Ultimately, this is a political problem. One of the main reasons why a new left formation did not emerge from the bin tax campaign, indeed one of the main reasons why the bin tax campaign failed, is that there was no open forum for militants to discuss the lessons of the campaign. We saw this earlier, when in summer 2003 the Irish Socialist Network organised discussions among various small tendencies on the left. It soon became clear that only the ISN and ourselves were interested in discussing the politics of a New Left.

The North is the test

Nothing exemplifies the need for political clarity and a firmly principled stand better than the North of Ireland. It is no coincidence that the short-lived Socialist Alliance in Dublin deliberately took no clear-cut position on the North, partly so as not to alienate the Socialist Party (which however was refusing to take part), but also because the North poses questions of principle in the sharpest possible form. Richard Boyd Barrett of the SWP put it plainly: “I think we should just take a position of calling for workers’ unity, taking a clear stand against sectarianism and any sectarian structures that exist in the NI state. We would probably not get into it much more than that.”(3)  Likewise, when the SWP launched the Socialist Environmental Alliance (SEA) in the North, the alliance took no position on the national question or the Good Friday Agreement, and in fact has still not done so. The apotheosis of this approach was a left unity meeting in Belfast in October 2003, where the Communist Party argued for unity in support of the GFA, other groups urged rejection of the GFA, and the SWP said it didn’t matter!

But it does matter, not least because lowest common denominator left unity – Labourism in other words – in Northern Ireland inevitably becomes left unionism. The whole miserable history of the Northern Ireland Labour Party exemplifies this – a Labour Party that included sash-wearing Orangemen and couldn’t bring itself to oppose chaining up swings on a Sunday, never mind sectarian privilege and discrimination.

There is of course one tendency that has no problem with this history, and that tendency is the Socialist Party. The SP has produced a long stream of literature lionising the supposedly progressive role played by the old NILP and NIC-ICTU officialdom. At various times they have argued that People’s Democracy went wrong in not seeing the NILP as the main site of struggle(4) ; that the civil rights movement could have won over loyalist workers if it had been led by the NILP(5) ; and that the NIC-ICTU bureaucracy should have led the H-Block movement. This last position allowed Militant to claim to support the prisoners while abstaining from the actual H-Block movement, a movement they characterised as “Catholic sectarian”.(6)  Most absurd of all was the coupling of a formal, although rarely mentioned, Troops Out position with the demand for NIC-ICTU to form a workers’ militia.(7)  In the absence of that extremely unlikely eventuality, they strenuously opposed any withdrawal of troops.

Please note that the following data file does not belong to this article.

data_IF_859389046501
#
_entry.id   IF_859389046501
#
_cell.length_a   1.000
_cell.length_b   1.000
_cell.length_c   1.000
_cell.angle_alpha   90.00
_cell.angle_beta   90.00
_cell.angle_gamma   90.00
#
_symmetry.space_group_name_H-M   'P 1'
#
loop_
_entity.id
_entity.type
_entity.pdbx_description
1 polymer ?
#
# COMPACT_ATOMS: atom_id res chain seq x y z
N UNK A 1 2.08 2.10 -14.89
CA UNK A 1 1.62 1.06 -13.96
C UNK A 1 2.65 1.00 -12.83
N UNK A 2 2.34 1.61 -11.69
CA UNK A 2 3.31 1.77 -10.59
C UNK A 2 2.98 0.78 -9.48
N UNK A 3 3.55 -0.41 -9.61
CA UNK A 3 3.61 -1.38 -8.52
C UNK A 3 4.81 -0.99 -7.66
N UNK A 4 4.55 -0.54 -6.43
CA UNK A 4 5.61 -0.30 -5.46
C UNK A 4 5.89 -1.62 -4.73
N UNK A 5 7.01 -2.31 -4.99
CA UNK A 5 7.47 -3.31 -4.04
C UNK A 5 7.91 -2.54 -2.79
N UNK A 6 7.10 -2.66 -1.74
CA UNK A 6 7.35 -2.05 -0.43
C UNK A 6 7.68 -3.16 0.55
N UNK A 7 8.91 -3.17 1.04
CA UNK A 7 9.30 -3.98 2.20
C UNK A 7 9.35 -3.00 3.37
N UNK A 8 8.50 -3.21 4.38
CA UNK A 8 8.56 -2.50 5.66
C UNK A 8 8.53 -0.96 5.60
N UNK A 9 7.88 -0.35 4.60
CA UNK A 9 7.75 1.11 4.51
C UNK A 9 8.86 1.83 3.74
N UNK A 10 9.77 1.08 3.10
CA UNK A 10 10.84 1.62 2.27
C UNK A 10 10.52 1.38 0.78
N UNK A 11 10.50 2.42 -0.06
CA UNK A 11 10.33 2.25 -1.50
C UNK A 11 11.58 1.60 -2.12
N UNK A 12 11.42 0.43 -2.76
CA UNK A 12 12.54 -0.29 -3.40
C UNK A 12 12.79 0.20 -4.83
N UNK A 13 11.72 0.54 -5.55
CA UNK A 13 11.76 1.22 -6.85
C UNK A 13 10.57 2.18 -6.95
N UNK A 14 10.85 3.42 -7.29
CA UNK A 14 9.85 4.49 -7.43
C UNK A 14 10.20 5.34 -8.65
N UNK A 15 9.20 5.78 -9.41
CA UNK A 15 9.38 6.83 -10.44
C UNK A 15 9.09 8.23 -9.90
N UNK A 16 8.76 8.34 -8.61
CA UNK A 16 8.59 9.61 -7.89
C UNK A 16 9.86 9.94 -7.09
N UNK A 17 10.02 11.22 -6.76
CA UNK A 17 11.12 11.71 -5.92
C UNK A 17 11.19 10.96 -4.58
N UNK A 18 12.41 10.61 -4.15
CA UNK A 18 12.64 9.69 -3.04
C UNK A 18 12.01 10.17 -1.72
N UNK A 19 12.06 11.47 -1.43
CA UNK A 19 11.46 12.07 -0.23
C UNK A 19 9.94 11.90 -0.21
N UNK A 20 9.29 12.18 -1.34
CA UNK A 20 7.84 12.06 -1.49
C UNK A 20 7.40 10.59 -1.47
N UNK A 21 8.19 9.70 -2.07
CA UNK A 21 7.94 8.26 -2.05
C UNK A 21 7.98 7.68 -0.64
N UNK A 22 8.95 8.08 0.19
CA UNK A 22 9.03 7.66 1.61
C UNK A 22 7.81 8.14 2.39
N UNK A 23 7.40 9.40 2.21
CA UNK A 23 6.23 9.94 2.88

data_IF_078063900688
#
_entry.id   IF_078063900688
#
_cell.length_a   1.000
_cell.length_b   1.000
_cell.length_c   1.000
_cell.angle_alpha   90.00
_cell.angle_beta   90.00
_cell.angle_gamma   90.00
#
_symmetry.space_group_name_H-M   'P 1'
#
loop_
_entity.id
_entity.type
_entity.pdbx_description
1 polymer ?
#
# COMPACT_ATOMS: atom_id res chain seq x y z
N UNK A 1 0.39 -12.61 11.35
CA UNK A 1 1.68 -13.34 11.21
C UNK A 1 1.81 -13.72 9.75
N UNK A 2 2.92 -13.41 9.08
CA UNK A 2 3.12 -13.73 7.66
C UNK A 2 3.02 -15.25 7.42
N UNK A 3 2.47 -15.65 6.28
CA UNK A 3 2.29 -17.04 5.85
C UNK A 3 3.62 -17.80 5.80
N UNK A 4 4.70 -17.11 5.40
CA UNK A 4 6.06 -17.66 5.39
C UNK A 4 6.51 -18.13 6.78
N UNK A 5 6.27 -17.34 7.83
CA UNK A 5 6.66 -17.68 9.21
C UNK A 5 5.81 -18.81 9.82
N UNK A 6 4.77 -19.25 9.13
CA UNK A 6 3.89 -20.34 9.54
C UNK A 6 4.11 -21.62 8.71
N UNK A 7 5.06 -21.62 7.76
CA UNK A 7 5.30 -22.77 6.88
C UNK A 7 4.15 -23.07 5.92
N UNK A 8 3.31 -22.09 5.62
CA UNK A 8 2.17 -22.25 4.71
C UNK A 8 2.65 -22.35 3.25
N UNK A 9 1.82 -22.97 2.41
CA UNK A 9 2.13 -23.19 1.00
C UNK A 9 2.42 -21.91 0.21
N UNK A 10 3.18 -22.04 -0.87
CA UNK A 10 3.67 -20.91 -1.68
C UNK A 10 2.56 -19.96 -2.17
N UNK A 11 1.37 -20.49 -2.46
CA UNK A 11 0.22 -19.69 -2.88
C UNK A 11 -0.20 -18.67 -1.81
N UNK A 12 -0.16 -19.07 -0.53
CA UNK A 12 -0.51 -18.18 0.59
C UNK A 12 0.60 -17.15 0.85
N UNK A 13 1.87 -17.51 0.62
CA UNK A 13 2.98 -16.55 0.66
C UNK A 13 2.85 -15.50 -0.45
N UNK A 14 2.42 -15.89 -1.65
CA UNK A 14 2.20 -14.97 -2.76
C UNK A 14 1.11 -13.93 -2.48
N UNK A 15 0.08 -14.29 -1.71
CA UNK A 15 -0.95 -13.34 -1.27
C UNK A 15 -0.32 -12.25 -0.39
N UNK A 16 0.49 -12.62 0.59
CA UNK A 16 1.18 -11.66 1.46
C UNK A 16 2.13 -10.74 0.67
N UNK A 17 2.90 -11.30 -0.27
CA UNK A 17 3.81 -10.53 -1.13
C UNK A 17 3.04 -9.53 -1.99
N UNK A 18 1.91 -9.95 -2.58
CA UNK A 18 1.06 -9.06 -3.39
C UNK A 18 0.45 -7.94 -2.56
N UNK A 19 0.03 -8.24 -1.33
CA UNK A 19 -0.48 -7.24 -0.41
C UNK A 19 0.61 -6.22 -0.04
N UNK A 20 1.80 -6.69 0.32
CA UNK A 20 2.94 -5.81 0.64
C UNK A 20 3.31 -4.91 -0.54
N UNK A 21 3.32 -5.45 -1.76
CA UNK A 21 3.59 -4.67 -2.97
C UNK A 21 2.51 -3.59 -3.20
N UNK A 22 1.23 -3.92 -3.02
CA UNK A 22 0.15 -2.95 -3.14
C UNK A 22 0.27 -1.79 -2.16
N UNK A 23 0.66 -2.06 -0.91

It would take us too far from the purpose of this article to devote much attention to the SP’s politics in the Northern Ireland situation. It is however instructive to recall Trotsky’s advice to his American collaborators, dealing with the low political level of American workers: “What can a revolutionary party do in this situation? In the first place give a clear, honest picture of the objective situation, of the historic tasks which flow from this situation, irrespective of whether or not the workers are today ready for this. Our tasks don’t depend on the mentality of the workers. The task is to develop the mentality of the workers.”(8)  The SP, by way of contrast, has developed a sort of reverse Leninism, where instead of the advanced workers taking a lead, the most backward workers have a veto. Motivated by a genuine desire to stand above the sectarian fray, and lacking an understanding of the dynamics of Northern society, the litmus test for any political stance is whether loyalist workers will buy it. Therefore socialists who want to be non-sectarian end up as the Marxist wing of unionism.

This historic line has found its expression in the SP’s practice in the North, which is summarised by their incredible condemnation of Eamonn McCann’s SEA as “left republican” when in fact it is neither left nor republican. The SEA in the North certainly deserves its fair share of criticism, but the SP’s take on it has been a mess of contradictions. Sensibly, Murphy doesn’t attack the SEA for its pink unionist programme – he could hardly do so, as in the meetings leading up to McCann’s candidacy for Stormont the SP were criticising the SEA from the right! Their alternative proposal was for a “public service slate” which didn’t even claim to be socialist, and they followed this logic by giving enthusiastic support to the apolitical Dr Kieran Deeny’s single-issue hospital candidacy in Omagh.